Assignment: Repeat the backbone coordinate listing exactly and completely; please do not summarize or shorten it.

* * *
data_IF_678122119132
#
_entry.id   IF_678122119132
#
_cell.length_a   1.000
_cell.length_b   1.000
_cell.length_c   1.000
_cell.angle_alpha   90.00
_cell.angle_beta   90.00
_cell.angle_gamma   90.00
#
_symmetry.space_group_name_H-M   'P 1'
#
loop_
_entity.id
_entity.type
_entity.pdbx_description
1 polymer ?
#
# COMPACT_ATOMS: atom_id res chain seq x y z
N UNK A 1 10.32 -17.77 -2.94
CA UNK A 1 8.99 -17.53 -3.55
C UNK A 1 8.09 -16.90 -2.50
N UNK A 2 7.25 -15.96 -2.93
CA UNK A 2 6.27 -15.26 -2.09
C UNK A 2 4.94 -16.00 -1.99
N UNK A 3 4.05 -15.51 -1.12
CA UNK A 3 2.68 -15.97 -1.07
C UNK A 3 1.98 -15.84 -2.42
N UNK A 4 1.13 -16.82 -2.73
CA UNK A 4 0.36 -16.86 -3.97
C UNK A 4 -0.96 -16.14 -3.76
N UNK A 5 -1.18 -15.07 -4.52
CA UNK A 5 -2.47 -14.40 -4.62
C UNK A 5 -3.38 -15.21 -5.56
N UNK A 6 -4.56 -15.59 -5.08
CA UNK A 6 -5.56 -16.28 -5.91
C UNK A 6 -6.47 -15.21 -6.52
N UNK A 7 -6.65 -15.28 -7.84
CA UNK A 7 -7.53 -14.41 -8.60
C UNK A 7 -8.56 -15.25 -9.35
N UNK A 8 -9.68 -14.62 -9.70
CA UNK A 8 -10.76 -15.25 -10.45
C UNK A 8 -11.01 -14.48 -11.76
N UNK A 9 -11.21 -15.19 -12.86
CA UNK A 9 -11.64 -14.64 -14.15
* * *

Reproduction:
data_IF_678122119132
#
_entry.id   IF_678122119132
#
_cell.length_a   1.000
_cell.length_b   1.000
_cell.length_c   1.000
_cell.angle_alpha   90.00
_cell.angle_beta   90.00
_cell.angle_gamma   90.00
#
_symmetry.space_group_name_H-M   'P 1'
#
loop_
_entity.id
_entity.type
_entity.pdbx_description
1 polymer ?
#
# COMPACT_ATOMS: atom_id res chain seq x y z
N UNK A 1 10.32 -17.77 -2.94
CA UNK A 1 8.99 -17.53 -3.55
C UNK A 1 8.09 -16.90 -2.50
N UNK A 2 7.25 -15.96 -2.93
CA UNK A 2 6.27 -15.26 -2.09
C UNK A 2 4.94 -16.00 -1.99
N UNK A 3 4.05 -15.51 -1.12
CA UNK A 3 2.68 -15.97 -1.07
C UNK A 3 1.98 -15.84 -2.42
N UNK A 4 1.13 -16.82 -2.73
CA UNK A 4 0.36 -16.86 -3.97
C UNK A 4 -0.96 -16.14 -3.76
N UNK A 5 -1.18 -15.07 -4.52
CA UNK A 5 -2.47 -14.40 -4.62
C UNK A 5 -3.38 -15.21 -5.56
N UNK A 6 -4.56 -15.59 -5.08
CA UNK A 6 -5.56 -16.28 -5.91
C UNK A 6 -6.47 -15.21 -6.52
N UNK A 7 -6.65 -15.28 -7.84
CA UNK A 7 -7.53 -14.41 -8.60
C UNK A 7 -8.56 -15.25 -9.35
N UNK A 8 -9.68 -14.62 -9.70
CA UNK A 8 -10.76 -15.25 -10.45
C UNK A 8 -11.01 -14.48 -11.76
N UNK A 9 -11.21 -15.19 -12.86
CA UNK A 9 -11.64 -14.64 -14.15